The Trouble with Blurbing

As an author, you know you have "arrived" when editors (especially editors you don’t work with) ask you to blurb other people’s books. This is a big step up from when your friends ask you to blurb their books (they are your friends–of course they ask!) and especially a big step up from when strangers ask you to read their manuscripts and give free critiques (and blurbs against the day said book finally gets published, which speaks more to where you happen to be standing at the time.) Among other things, an editorial request for blurb implies that your profesional opinion is valuable and carries some weight with readers and that you have enough readers to be significant in sales terms. This makes the author feel very warm and happy. But the giving of blurbs is much more treacherous territory than it at first seems….

The whole point of a blurb–or "sell quote"–is to link a book by a new or breaking author with the fan base of a more successful author in the same or similar genre/niche/sub-niche, etc. The idea being that Better-known Author’s fans might also like this similar book by New/Breaking Author and therefore buy it. And that is the key: basic similarity and association. It’s not just a matter of any-old-body saying nice things in print about the book, but of presenting the formula </begin mock-forumla here>:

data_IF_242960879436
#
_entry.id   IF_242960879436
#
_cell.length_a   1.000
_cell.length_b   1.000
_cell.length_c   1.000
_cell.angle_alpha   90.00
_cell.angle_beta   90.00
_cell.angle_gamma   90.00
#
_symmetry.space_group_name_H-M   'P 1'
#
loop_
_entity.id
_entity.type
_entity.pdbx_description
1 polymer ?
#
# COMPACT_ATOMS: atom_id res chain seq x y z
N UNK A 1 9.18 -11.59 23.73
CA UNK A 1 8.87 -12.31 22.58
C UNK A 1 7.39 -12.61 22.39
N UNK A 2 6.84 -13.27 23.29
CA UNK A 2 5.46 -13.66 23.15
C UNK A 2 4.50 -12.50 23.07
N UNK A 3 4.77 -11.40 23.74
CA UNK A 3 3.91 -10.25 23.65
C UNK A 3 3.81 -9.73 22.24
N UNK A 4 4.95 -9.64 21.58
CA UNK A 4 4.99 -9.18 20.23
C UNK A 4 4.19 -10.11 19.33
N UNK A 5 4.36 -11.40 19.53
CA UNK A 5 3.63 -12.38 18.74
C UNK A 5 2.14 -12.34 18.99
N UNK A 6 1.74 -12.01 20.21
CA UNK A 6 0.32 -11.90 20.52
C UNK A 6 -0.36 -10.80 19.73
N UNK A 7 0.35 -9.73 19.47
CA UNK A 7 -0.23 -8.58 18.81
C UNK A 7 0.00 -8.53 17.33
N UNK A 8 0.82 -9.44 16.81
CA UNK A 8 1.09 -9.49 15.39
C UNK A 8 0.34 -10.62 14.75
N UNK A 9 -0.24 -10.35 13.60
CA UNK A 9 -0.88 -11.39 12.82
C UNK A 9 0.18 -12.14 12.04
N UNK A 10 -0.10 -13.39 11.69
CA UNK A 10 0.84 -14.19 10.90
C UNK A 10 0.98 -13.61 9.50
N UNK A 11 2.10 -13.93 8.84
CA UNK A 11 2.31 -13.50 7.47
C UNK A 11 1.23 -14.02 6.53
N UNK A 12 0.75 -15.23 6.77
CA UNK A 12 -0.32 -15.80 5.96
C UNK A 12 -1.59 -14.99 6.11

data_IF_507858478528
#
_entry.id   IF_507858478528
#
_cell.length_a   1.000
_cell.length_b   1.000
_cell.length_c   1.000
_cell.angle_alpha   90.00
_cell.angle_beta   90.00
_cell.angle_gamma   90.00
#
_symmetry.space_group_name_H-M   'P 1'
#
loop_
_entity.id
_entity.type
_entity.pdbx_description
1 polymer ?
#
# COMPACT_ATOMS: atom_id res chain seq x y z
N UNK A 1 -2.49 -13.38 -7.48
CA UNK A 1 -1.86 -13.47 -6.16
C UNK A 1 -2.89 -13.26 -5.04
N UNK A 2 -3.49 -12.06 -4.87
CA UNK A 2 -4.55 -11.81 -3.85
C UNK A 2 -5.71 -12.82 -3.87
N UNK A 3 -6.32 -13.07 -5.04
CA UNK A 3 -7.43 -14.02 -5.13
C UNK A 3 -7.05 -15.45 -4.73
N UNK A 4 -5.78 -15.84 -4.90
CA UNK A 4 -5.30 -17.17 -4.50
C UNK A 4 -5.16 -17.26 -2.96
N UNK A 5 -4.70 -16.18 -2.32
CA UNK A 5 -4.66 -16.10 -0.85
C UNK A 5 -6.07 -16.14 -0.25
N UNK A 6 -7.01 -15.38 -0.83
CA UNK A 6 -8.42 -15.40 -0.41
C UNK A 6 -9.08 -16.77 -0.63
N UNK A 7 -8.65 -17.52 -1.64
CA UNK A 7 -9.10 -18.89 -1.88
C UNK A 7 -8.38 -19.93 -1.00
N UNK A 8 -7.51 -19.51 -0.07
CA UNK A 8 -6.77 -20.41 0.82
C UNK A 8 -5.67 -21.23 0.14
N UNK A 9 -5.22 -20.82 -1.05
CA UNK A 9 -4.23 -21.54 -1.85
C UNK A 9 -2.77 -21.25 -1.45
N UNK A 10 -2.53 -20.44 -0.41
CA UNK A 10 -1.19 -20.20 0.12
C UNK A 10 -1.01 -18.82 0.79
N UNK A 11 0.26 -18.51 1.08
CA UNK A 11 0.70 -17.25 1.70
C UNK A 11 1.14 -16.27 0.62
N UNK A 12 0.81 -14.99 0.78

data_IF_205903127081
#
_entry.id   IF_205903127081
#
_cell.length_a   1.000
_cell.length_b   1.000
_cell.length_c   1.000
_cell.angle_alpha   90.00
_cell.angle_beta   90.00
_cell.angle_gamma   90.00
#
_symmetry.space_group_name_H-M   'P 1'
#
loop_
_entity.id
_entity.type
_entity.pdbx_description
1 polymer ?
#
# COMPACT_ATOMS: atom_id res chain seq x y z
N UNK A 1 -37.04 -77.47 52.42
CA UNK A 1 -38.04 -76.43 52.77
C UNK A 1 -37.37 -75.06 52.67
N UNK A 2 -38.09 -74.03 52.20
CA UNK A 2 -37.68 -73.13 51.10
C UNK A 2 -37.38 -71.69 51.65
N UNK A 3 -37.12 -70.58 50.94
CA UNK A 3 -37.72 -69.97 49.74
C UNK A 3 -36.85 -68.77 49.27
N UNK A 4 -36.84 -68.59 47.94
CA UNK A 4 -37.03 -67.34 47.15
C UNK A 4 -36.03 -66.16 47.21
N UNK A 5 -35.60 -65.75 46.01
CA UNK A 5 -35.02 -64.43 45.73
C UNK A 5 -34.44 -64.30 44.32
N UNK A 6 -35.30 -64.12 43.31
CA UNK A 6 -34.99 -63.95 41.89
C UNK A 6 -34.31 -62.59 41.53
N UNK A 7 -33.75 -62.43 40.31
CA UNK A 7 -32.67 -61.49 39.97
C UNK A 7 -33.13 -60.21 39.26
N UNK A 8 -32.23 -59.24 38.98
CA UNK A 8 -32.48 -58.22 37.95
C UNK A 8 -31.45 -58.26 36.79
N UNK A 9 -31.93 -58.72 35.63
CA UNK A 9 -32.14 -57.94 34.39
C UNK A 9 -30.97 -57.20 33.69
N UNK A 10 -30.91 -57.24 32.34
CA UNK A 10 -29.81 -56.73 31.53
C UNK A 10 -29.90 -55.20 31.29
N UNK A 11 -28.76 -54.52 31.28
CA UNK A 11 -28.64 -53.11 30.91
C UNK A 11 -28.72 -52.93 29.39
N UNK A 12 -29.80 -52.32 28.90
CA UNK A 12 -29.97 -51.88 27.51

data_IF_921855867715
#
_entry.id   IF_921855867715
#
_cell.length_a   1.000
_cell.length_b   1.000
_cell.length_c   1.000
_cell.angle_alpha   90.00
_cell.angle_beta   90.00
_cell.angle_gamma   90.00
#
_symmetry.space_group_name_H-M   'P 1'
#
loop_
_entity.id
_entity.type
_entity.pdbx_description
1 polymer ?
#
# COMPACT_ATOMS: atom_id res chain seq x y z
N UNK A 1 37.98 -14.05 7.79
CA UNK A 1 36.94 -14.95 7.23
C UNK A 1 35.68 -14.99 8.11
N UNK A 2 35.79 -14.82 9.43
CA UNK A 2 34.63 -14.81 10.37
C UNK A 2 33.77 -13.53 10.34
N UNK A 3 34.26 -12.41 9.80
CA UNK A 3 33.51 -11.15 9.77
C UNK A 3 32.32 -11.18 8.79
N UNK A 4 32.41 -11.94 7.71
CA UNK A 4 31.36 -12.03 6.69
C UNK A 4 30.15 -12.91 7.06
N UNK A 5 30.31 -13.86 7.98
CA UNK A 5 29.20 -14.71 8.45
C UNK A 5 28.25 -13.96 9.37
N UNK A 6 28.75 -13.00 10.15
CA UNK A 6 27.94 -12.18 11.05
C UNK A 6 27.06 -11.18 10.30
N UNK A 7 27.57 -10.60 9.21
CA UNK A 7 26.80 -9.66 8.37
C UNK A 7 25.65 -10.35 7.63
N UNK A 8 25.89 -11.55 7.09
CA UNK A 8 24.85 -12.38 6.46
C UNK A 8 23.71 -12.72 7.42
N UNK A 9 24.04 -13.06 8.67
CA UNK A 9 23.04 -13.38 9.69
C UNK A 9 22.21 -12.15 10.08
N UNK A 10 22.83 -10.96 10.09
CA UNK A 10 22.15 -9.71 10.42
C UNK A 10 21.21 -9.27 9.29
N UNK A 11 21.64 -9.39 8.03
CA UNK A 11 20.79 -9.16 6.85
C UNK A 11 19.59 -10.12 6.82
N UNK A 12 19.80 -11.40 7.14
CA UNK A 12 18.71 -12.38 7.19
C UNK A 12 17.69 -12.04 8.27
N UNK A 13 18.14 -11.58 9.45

[X likes Y; U like X; QED: U will like Y!]
which is followed by the assumption [U will buy Y].

Writers, agents, and editors scramble about like bugs escaping from an overturned rock looking for good blurbs that will persuade all the U out there to buy their Y. The tricky bit comes in getting the right association of Better-Known Author to Brand New Y.